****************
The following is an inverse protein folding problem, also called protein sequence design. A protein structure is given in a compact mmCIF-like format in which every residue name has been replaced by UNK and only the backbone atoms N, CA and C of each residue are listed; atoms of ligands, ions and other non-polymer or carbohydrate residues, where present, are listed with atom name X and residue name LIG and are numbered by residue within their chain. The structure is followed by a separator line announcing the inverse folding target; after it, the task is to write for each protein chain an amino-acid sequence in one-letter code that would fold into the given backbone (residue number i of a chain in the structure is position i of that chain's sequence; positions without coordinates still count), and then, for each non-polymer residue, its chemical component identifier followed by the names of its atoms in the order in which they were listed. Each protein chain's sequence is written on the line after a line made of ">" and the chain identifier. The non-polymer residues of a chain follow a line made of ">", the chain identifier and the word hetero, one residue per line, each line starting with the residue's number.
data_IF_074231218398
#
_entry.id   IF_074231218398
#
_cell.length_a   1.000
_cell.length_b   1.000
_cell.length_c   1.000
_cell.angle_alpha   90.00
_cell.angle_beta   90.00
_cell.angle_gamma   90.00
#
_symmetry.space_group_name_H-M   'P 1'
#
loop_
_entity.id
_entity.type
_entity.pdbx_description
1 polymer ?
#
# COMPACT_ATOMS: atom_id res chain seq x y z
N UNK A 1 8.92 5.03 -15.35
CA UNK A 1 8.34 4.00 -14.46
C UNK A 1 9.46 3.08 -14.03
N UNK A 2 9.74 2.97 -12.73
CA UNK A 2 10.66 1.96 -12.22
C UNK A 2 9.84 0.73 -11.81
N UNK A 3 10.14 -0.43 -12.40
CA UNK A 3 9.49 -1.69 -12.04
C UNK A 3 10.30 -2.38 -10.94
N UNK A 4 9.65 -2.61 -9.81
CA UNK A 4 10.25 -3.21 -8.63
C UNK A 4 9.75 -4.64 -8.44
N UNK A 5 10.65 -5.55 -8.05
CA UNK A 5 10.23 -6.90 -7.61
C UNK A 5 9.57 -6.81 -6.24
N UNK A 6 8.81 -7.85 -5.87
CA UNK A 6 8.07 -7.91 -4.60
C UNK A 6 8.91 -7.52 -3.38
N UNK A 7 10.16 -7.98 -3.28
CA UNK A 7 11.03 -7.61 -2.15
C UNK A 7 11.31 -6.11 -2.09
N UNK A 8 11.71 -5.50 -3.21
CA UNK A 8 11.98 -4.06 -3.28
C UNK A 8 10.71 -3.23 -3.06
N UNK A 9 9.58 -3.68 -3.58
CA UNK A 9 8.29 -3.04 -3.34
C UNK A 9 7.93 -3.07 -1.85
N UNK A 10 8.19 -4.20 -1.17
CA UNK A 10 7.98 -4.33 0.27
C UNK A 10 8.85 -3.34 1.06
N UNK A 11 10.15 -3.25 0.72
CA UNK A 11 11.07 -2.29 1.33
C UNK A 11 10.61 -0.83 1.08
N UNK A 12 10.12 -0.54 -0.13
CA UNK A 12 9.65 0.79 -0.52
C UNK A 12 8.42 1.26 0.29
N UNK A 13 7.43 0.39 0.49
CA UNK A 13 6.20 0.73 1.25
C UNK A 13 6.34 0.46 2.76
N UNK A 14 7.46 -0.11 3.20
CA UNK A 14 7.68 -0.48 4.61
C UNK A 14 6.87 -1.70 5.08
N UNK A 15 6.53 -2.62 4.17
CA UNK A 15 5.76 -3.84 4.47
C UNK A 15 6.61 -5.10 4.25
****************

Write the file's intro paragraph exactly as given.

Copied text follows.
The following is an inverse protein folding problem, also called protein sequence design. A protein structure is given in a compact mmCIF-like format in which every residue name has been replaced by UNK and only the backbone atoms N, CA and C of each residue are listed; atoms of ligands, ions and other non-polymer or carbohydrate residues, where present, are listed with atom name X and residue name LIG and are numbered by residue within their chain. The structure is followed by a separator line announcing the inverse folding target; after it, the task is to write for each protein chain an amino-acid sequence in one-letter code that would fold into the given backbone (residue number i of a chain in the structure is position i of that chain's sequence; positions without coordinates still count), and then, for each non-polymer residue, its chemical component identifier followed by the names of its atoms in the order in which they were listed. Each protein chain's sequence is written on the line after a line made of ">" and the chain identifier. The non-polymer residues of a chain follow a line made of ">", the chain identifier and the word hetero, one residue per line, each line starting with the residue's number.